The Patchwork Girl of Oz: Patching Together a Story

So they are poor, yes, but they are still royalty. It feels like if Baum cared to revise his texts, he would have made Dorothy a relative of the Tudors. There is no reason for this detail, either, as it never comes up again and is of no relevance to the story. It is also strange because, in earlier novels, each of the four countries of Oz has its own ruler who simply ranks lower than Ozma. This is still the case in The Patchwork Girl itself, where the Tin Woodman remains the Emperor of the Winkies. Moreover, “the Monarch of the Munchkins” attends Ozma’s birthday party in The Road to Oz. Fan fiction brain might imagine that Unc Nunkie was opposed to unification and got deposed as a result, replaced with this unidentified monarch.

Desperate for food, these two isolated weirdos walk through the wilderness to the house of another weirdo, Dr. Pipt, the “crooked magician” who lives with his wife, Margolotte. Ozma has banned the practice of magic, excepting Glinda and the Wizard (230), so even the Good Witch of the North gets screwed over. The truth is that this character has just stopped existing because Baum forgot about her.

Margolotte carrying the Patchwork Girl.

Weirdly, Dr. Pipt, a wizard, can’t help but praise Ozma for banning magic: “Too many people were working magic in the Land of Oz, and so our lovely Princess Ozma put a stop to it. I think she was quite right. There were several wicked Witches who caused a lot of trouble” (42). Magic has to be illegal or the status quo might be challenged again, and nothing is more precious than the status quo. Because there are no police in Oz to search for Dr. Pipt, he has continued his illegal practices and insists he has a right to create artificial beings if he wants to, just that he cannot legally do magic for other people. Ojo and Unc Nunkie happen to find Dr. Pipt finishing up a batch of the Powder of Life to animate a human-sized, colorful patchwork ragdoll to become Margolotte’s slave. This is not me applying edgier language—Margolotte calls the Patchwork Girl her slave.

These sleazy marginalized wack jobs, including a surly Glass Cat Dr. Pipt earlier brought to life “because the meat cats drink too much milk” (208), prepare to awaken the Patchwork Girl. However, Ojo thinks it “both unfair and unkind” to limit her psychological functions so that she can be only an automaton. He discreetly “[takes] down every bottle [of personality] on the shelf and pour[s] some of the contents in Margolotte’s dish [of liquid brains]” (40).

As a result, when the Patchwork Girl springs to life, she is raucous, creative, intelligent, defiant, and overflowing with chaotic energy. In her first moments, she causes Unc Nunkie to accidentally tip Dr. Pipt’s bottle of Liquid of Petrification, which spills on Unc Nunkie and Margolotte, turning them to stone. Recall that Mombi threatened to work this kind of magic six books ago (though I took it as trying to scare Tip rather than as a sincere intention, a degree of subtlety I no longer think Baum capable of).

Ojo pushed the Patchwork Girl away and ran to Unc Nunkie, filled with a terrible fear for the only friend and protector he had ever known. When he grasped Unc’s hand it was cold and hard. Even the long gray beard was solid marble. The Crooked Magician was dancing around the room in a frenzy of despair, calling upon his wife to forgive him, to speak to him, to come to life again! (56)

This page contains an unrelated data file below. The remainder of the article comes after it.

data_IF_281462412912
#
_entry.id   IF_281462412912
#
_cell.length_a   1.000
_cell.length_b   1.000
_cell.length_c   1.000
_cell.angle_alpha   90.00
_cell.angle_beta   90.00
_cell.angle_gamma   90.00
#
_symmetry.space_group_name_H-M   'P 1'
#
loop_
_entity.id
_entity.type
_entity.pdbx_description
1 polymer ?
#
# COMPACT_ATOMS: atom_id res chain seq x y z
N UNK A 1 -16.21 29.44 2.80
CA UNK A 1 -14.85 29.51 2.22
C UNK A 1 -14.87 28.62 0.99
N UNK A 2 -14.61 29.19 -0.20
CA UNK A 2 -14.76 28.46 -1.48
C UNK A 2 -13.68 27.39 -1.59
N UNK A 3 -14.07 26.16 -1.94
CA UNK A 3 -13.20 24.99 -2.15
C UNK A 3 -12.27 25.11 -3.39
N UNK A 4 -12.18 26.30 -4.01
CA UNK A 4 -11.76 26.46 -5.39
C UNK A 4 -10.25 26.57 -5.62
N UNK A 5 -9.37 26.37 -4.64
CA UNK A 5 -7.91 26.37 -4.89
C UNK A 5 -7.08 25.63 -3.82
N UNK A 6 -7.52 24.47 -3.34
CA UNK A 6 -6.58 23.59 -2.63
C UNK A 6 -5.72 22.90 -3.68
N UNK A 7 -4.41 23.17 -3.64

The Patchwork Girl rejects the name “Angeline” that Margolotte intended, instead deeming herself “Scraps” (queer allegory). In her joy to be conscious and queer, Scraps isn’t much concerned with what has happened and, displaying her good brains already, suggests Dr. Pipt just use the Powder of Life to reanimate the petrified people. Creating more powder will require “six long, weary years if stirring four kettles with both feet and both hands” (60). However, there is another compound that could break the petrification spell. Unfortunately, this potion requires a six-leaved clover, the left wing of a yellow butterfly, “a gill of water from a dark well” that light has never touched, three hairs from the tip of a Woozy’s tail, and a drop of oil from a live man’s body. Dr. Pipt does not know what the last three ingredients of this list even are.

Ojo sets out to explore Oz for the first time to find every item in the recipe. Scraps joins him. When Dr. Pipt insists she stay as his servant, the cloth homunculus claims she is serving him by helping break the petrification magic. The Glass Cat also tags along, claiming she is intelligent enough to help but really just hating life with Dr. Pipt and hoping to learn more about the world. So begins the adventure with these argumentative oddballs to whom the Land of Oz is scarcely less new than it was to Dorothy in The Wonderful Wizard. They set off down the Yellow Brick road to find the six-leaved clover outside the Emerald City, though they will not be welcome because Ozma has banned the picking of such clover. We have a proper quest with clear, specific goals and emotional stakes for the characters! Incredible! I thought Baum had forgot narrative structure exists after Ozma of Oz.

Messy, strange, evocative, and moving, these first five chapters alone contain more personality and drama than the whole of the previous two books. Sadly, despite initial promise, The Patchwork Girl fails to deliver on most of its thematic and narrative threads. I do not blame people who like this novel, as it is so much more entertaining compared to The Road to Oz and The Emerald City of Oz that a reader who has torn through each, one after another, would find The Patchwork Girl water in a desert. The book also introduces, well, the Patchwork Girl, one of the more likable characters.